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Whitney v. Montegut

California Court of Appeals, Second District, Fifth Division

January 6, 2014

LINDA K. WHITNEY, as Executive Director, etc., Plaintiff and Respondent,
v.
WALTON MONTEGUT, Defendant and Appellant.

APPEAL from a judgment of the Superior Court of Los Angeles County No. BS132656, Diedre H. Hill, Judge.

Iungerich & Spackman and Russell Iungerich for Defendant and Appellant.

Kamala D. Harris, Attorney General, Dane R. Gillette, Chief Assistant Attorney General, Gloria L. Castro, Senior Assistant Attorney General, Robert McKim Bell, Supervising Deputy Attorney General, Cindy M. Lopez, Deputy Attorney General, for Plaintiff and Respondent.

KRIEGLER, J.

Linda K. Whitney, Executive Director of the Medical Board of California (the Board), filed a petition to compel Walter Montegut, M.D., to comply with investigational subpoenas (the subpoenas) issued in connection with an investigation of a complaint that Dr. Montegut “may be abusing drugs, prescribing to himself and over prescribing to patients.” Over various objections, the trial court granted the petition.

Dr. Montegut contends the trial court erred in granting the petition because: (1) it was not timely filed within 60 days of his noncompliance with the subpoenas; (2) the Los Angeles County Superior Court did not have jurisdiction to hear the petition under Government Code section 11186;[1] (3) the subpoenas were illegal because they were not supported by written patient releases; and (4) the subpoenas did not set forth legally adequate cause for enforcement. We affirm.

Allegations of the Petition and Supporting Documents

The petition was filed in Los Angeles County Superior Court on June 27, 2011, seeking medical records of ten patients treated by Dr. Montegut, pursuant to the Board’s disciplinary and investigative authority over licensed physicians. The petition was supported by a declaration of Dr. Rick Chavez, a physician with board certification in addiction medicine and pain medicine, who reviewed prescriptions issued by Dr. Montegut that revealed possible drug use and over prescribing to patients. Dr. Chavez opined that he needs to review the patients’ medical records to determine why the medications were prescribed. The petition alleged the Board’s investigation was being conducted in Los Angeles County and the designated place of compliance with the subpoenas was in Los Angeles County (although the subpoena attached to the petition required production of patient records in Tustin, which is in Orange County). Counsel for Dr. Montegut notified the Board’s investigator, Erika George, on January 26, 2011, of objections to the subpoenas and the doctor’s refusal to comply.

The Board filed a memorandum of points and authorities concurrently with the petition. The memorandum detailed the nature of the investigation, the authority of the Board to investigate, and the necessity to enforce the subpoenas.

Proceedings on the Petition

Dr. Montegut filed objections to the petition on substantive, procedural, and jurisdictional grounds, as discussed below. The trial court issued an order to show cause, rejected each of Dr. Montegut’s objections, and on May 10, 2012, the court signed an order compelling Dr. Montegut to comply with the subpoenas. Dr. Montegut filed a timely notice of appeal from the order.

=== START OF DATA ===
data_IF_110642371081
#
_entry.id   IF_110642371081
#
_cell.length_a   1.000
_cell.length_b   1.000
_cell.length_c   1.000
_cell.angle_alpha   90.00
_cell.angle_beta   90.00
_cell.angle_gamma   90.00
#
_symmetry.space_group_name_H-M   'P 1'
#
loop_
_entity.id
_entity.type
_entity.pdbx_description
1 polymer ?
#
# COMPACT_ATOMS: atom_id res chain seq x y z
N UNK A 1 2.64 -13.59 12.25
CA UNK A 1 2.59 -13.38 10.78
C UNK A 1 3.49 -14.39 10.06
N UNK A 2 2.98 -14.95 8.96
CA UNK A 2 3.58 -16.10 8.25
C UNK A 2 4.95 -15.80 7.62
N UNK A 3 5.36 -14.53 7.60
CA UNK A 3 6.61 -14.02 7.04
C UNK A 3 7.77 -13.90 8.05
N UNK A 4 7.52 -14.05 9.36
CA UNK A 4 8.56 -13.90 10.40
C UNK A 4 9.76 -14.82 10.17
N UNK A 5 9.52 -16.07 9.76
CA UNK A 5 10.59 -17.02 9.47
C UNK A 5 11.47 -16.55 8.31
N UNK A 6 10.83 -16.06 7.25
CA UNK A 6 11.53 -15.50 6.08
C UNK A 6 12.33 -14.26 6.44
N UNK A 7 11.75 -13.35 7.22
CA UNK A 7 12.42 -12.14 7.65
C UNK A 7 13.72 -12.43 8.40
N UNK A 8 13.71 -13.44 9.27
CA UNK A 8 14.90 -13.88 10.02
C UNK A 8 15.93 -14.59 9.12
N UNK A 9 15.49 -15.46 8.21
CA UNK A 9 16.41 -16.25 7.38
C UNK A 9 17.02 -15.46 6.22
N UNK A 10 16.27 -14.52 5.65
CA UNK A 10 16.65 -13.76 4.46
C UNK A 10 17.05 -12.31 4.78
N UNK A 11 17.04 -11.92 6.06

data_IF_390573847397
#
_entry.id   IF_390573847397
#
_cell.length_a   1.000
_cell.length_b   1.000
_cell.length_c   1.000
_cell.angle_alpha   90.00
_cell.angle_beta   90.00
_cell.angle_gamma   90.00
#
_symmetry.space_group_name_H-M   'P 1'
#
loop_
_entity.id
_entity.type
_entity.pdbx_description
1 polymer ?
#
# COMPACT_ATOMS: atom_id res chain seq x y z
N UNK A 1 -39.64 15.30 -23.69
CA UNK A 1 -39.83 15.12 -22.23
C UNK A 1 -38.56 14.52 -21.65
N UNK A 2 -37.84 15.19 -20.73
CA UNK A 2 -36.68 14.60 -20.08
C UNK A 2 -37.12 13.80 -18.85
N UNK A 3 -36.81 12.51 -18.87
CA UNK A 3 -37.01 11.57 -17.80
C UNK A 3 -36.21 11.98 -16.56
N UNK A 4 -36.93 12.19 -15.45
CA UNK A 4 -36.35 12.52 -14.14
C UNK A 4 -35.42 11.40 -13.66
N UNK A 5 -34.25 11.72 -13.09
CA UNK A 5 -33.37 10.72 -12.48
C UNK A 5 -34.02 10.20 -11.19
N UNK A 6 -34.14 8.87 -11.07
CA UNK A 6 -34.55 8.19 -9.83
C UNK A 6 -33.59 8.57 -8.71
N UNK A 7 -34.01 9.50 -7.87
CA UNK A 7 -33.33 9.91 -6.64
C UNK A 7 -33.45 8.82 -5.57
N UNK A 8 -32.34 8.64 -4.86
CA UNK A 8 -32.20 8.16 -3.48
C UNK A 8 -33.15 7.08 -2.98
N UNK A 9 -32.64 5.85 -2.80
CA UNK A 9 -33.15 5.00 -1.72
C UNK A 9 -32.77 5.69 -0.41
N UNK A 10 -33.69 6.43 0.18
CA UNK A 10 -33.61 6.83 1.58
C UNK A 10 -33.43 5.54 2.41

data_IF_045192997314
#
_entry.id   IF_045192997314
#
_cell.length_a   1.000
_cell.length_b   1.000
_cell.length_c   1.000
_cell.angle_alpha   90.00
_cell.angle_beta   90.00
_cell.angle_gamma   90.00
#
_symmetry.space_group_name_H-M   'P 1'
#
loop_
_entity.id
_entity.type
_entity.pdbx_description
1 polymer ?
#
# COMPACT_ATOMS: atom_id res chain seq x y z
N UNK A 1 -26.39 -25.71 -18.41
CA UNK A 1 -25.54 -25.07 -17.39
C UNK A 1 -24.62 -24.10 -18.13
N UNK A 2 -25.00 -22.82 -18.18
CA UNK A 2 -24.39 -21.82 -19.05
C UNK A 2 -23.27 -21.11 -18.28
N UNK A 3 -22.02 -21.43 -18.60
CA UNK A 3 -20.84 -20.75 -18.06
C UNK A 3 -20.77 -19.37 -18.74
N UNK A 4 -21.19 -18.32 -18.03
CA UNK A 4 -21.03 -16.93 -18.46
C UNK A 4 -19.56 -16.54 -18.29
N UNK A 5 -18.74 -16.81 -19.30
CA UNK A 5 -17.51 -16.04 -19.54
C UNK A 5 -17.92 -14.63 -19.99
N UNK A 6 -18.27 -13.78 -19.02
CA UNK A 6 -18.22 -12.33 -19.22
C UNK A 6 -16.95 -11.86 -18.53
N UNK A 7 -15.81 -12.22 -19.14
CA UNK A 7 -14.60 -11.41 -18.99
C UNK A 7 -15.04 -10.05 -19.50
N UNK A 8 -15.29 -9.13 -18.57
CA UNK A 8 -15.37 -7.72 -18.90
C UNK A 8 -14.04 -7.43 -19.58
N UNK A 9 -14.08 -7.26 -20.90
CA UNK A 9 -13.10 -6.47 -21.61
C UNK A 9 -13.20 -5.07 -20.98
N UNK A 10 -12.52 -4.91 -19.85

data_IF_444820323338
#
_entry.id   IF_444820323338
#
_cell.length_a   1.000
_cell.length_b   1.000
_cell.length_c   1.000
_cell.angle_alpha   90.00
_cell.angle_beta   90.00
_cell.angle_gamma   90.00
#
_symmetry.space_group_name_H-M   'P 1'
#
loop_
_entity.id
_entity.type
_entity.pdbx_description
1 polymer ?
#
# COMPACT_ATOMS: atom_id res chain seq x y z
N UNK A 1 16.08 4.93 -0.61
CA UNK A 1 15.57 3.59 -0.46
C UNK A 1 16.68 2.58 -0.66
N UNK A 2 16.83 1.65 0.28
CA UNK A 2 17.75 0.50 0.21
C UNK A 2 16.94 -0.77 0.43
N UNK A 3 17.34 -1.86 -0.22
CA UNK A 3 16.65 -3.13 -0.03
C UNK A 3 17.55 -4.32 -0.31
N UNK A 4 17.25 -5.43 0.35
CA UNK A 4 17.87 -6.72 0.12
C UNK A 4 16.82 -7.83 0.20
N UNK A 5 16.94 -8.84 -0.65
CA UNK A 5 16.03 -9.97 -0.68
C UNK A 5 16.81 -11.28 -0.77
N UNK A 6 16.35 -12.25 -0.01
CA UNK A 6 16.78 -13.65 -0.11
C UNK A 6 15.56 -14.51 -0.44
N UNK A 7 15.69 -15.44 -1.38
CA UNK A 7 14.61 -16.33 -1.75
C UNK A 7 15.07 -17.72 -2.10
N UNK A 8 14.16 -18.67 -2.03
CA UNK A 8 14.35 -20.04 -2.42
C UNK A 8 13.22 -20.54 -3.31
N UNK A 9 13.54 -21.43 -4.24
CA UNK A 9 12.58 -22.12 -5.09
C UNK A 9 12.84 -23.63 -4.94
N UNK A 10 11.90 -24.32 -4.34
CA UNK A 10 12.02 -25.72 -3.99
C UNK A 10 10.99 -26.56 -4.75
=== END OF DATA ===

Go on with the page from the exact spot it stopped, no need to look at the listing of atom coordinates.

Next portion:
DISCUSSION

I

Dr. Montegut’s first contention is that the petition to compel compliance with the subpoenas is subject to the same 60-day time limit applicable to a petition for writ of mandate. Because he refused to comply by January 27, 2011, [2] Dr. Montegut reasons the Board had to file the petition no later than March 28, 2011, and the June 27, 2011 filing was beyond the applicable limitations period.

Dr. Montegut cites no authority for the proposition that a petition to compel compliance with an investigational subpoena is the equivalent of a petition for writ of mandate which must be filed within 60 days of the party’s failure to comply, nor does he engage in any analysis to support that conclusion. “We need not address arguments for which a party provides no supporting authority. (People v. Williams (1997) 16 Cal.4th 153, 226, fn. 6.)” (Michael P. v. Superior Court (2001) 92 Cal.App.4th 1036, 1042.)

In any event, the trial court correctly ruled that a petition to compel compliance with a subpoena “is not a petition for writ of mandate; therefore the 60-day statute does not apply.” The Board is empowered to issue investigative subpoenas for the purpose of investigating physician conduct. (Bus. & Prof. Code, § 2220; § 11181, subd. (e).) The power to enforce compliance with investigational subpoenas is found in section 11187, [3] which expressly sets forth the requirements of the petition. Section 11187 does not contain a 60-day period of limitations, nor does it suggest in any fashion that a petition to compel compliance with a subpoena is the equivalent of a petition for writ of mandate. The petition in this case was not untimely.

II

Dr. Montegut next argues the Los Angeles County Superior Court did not have jurisdiction to hear the petition. He contends jurisdiction in this case is in the Orange County Superior Court under the provisions of section 11186, because the subpoenas called for compliance in Orange County and there is no evidence that any investigation of Dr. Montegut was taking place in Los Angeles County. This contention involves issues of statutory ...


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